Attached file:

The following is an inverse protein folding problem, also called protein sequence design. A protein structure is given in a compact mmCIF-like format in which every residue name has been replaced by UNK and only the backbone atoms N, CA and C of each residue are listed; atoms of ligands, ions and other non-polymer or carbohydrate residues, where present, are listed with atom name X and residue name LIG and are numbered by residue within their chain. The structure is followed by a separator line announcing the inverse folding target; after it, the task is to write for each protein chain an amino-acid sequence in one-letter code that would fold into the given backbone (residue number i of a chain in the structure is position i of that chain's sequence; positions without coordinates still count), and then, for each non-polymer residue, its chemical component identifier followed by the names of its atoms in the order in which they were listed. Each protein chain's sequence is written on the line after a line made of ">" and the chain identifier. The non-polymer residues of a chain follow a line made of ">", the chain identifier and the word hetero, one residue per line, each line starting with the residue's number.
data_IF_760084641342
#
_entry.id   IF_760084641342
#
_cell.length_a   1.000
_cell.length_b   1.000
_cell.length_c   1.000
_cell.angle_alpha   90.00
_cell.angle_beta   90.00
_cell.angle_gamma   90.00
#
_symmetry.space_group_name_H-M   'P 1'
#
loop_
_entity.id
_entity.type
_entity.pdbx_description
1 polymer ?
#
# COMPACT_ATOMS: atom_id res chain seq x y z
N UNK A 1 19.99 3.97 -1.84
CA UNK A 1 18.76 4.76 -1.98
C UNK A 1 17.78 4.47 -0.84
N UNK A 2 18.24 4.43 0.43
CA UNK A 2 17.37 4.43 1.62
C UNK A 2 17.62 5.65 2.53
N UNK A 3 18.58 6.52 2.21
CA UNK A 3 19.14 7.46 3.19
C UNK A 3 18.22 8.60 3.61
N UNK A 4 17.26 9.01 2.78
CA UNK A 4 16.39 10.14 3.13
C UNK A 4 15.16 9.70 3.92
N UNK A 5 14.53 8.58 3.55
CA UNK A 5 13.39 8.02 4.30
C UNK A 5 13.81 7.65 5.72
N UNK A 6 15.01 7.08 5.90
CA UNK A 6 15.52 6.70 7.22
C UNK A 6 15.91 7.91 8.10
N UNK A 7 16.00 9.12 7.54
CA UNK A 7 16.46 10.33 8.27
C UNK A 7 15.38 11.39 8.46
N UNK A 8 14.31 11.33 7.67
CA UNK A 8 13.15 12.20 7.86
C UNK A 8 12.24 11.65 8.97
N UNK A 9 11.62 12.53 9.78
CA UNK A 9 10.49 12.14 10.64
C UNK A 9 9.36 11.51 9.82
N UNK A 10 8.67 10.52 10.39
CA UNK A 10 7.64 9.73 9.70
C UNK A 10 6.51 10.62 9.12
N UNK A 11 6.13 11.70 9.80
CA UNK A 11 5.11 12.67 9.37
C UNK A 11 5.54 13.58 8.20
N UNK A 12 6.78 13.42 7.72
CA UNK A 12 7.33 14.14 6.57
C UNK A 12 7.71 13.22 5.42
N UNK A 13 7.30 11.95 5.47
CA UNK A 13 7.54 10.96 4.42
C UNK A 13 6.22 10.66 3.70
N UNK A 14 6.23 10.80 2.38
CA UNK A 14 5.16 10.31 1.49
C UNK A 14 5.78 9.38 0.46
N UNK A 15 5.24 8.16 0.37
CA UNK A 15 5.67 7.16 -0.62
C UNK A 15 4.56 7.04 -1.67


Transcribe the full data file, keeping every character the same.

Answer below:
The following is an inverse protein folding problem, also called protein sequence design. A protein structure is given in a compact mmCIF-like format in which every residue name has been replaced by UNK and only the backbone atoms N, CA and C of each residue are listed; atoms of ligands, ions and other non-polymer or carbohydrate residues, where present, are listed with atom name X and residue name LIG and are numbered by residue within their chain. The structure is followed by a separator line announcing the inverse folding target; after it, the task is to write for each protein chain an amino-acid sequence in one-letter code that would fold into the given backbone (residue number i of a chain in the structure is position i of that chain's sequence; positions without coordinates still count), and then, for each non-polymer residue, its chemical component identifier followed by the names of its atoms in the order in which they were listed. Each protein chain's sequence is written on the line after a line made of ">" and the chain identifier. The non-polymer residues of a chain follow a line made of ">", the chain identifier and the word hetero, one residue per line, each line starting with the residue's number.
data_IF_760084641342
#
_entry.id   IF_760084641342
#
_cell.length_a   1.000
_cell.length_b   1.000
_cell.length_c   1.000
_cell.angle_alpha   90.00
_cell.angle_beta   90.00
_cell.angle_gamma   90.00
#
_symmetry.space_group_name_H-M   'P 1'
#
loop_
_entity.id
_entity.type
_entity.pdbx_description
1 polymer ?
#
# COMPACT_ATOMS: atom_id res chain seq x y z
N UNK A 1 19.99 3.97 -1.84
CA UNK A 1 18.76 4.76 -1.98
C UNK A 1 17.78 4.47 -0.84
N UNK A 2 18.24 4.43 0.43
CA UNK A 2 17.37 4.43 1.62
C UNK A 2 17.62 5.65 2.53
N UNK A 3 18.58 6.52 2.21
CA UNK A 3 19.14 7.46 3.19
C UNK A 3 18.22 8.60 3.61
N UNK A 4 17.26 9.01 2.78
CA UNK A 4 16.39 10.14 3.13
C UNK A 4 15.16 9.70 3.92
N UNK A 5 14.53 8.58 3.55
CA UNK A 5 13.39 8.02 4.30
C UNK A 5 13.81 7.65 5.72
N UNK A 6 15.01 7.08 5.90
CA UNK A 6 15.52 6.70 7.22
C UNK A 6 15.91 7.91 8.10
N UNK A 7 16.00 9.12 7.54
CA UNK A 7 16.46 10.33 8.27
C UNK A 7 15.38 11.39 8.46
N UNK A 8 14.31 11.33 7.67
CA UNK A 8 13.15 12.20 7.86
C UNK A 8 12.24 11.65 8.97
N UNK A 9 11.62 12.53 9.78
CA UNK A 9 10.49 12.14 10.64
C UNK A 9 9.36 11.51 9.82
N UNK A 10 8.67 10.52 10.39
CA UNK A 10 7.64 9.73 9.70
C UNK A 10 6.51 10.62 9.12
N UNK A 11 6.13 11.70 9.80
CA UNK A 11 5.11 12.67 9.37
C UNK A 11 5.54 13.58 8.20
N UNK A 12 6.78 13.42 7.72
CA UNK A 12 7.33 14.14 6.57
C UNK A 12 7.71 13.22 5.42
N UNK A 13 7.30 11.95 5.47
CA UNK A 13 7.54 10.96 4.42
C UNK A 13 6.22 10.66 3.70
N UNK A 14 6.23 10.80 2.38
CA UNK A 14 5.16 10.31 1.49
C UNK A 14 5.78 9.38 0.46
N UNK A 15 5.24 8.16 0.37
CA UNK A 15 5.67 7.16 -0.62
C UNK A 15 4.56 7.04 -1.67